Flouting the scientific canon that all bacteria are microscopic, researchers have discovered a strain so huge that it can be seen with the naked eye.
The single-celled organism, plucked from the bowels of an Australian fish, is about the size of a hyphen in a newspaper, making it by far the largest bacterium ever detected.
In measuring more than one-fiftieth of an inch in length and possessing a volume a million times that of the common E. coli microbe, the newly discovered bacterium seems to defy laws of biology that limit how big a simple bacterial cell can grow.
So outsized is the creature that researchers may soon be able to use it to begin exploring the intimate details of bacterial innards, a task impossible with the tinier species of microbes.
"It's so huge that we could stick electrodes into it," said Esther R. Angert of Indiana University in Bloomington. "There's a world of cell physiology that could be done with this thing."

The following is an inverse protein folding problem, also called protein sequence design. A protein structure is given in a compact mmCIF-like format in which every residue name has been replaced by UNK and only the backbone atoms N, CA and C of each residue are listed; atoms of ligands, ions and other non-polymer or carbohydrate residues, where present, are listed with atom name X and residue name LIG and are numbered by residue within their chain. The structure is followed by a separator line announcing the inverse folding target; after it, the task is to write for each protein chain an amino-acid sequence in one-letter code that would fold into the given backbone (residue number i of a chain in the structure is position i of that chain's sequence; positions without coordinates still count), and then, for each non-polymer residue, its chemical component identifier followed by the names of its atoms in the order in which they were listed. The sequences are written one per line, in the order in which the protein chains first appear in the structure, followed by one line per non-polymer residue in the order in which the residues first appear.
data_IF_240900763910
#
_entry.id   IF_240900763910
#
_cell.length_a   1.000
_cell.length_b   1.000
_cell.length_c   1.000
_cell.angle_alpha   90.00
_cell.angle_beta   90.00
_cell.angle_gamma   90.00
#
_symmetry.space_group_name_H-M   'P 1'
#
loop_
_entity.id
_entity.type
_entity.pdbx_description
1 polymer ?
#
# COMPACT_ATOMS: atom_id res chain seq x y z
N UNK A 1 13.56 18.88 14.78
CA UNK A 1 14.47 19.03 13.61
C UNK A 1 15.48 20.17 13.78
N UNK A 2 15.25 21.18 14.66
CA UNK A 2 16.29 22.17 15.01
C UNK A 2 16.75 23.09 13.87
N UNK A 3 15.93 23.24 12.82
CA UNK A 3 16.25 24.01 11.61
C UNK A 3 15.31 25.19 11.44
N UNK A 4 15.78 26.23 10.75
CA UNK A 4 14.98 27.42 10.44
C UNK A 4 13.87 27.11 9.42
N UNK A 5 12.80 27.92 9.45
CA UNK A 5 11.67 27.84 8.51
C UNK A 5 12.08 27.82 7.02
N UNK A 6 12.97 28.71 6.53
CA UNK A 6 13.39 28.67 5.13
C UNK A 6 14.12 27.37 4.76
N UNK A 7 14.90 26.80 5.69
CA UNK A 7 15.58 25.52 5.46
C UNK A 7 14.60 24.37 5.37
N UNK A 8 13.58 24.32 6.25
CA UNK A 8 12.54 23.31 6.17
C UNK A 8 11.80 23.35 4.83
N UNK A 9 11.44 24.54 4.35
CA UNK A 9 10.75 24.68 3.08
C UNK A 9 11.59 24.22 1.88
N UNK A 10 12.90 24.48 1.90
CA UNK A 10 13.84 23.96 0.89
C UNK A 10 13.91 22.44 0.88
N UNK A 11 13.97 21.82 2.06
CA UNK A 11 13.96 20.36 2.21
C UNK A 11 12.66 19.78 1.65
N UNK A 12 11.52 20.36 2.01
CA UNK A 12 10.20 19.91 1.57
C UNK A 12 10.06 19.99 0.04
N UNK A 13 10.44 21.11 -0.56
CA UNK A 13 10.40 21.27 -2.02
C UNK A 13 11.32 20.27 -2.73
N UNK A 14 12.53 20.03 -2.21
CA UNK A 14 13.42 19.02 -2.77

The researcher, who is finishing her doctorate in the laboratory of Dr. Norman Pace, performed the experiments that demonstrated the bacterial nature of the beast.
She showed that despite its extraordinary dimensions, the organism's genes bore all the earmarks of a bacterium.
The report of the giant bacterium, called Epulopiscium fishelsoni, appears today in the British journal Nature.
Commanding though the bacterium is, it may not be the world's largest.
Realizing that bacteria have the ability to grow beyond boundaries previously set for them, scientists may well find larger ones.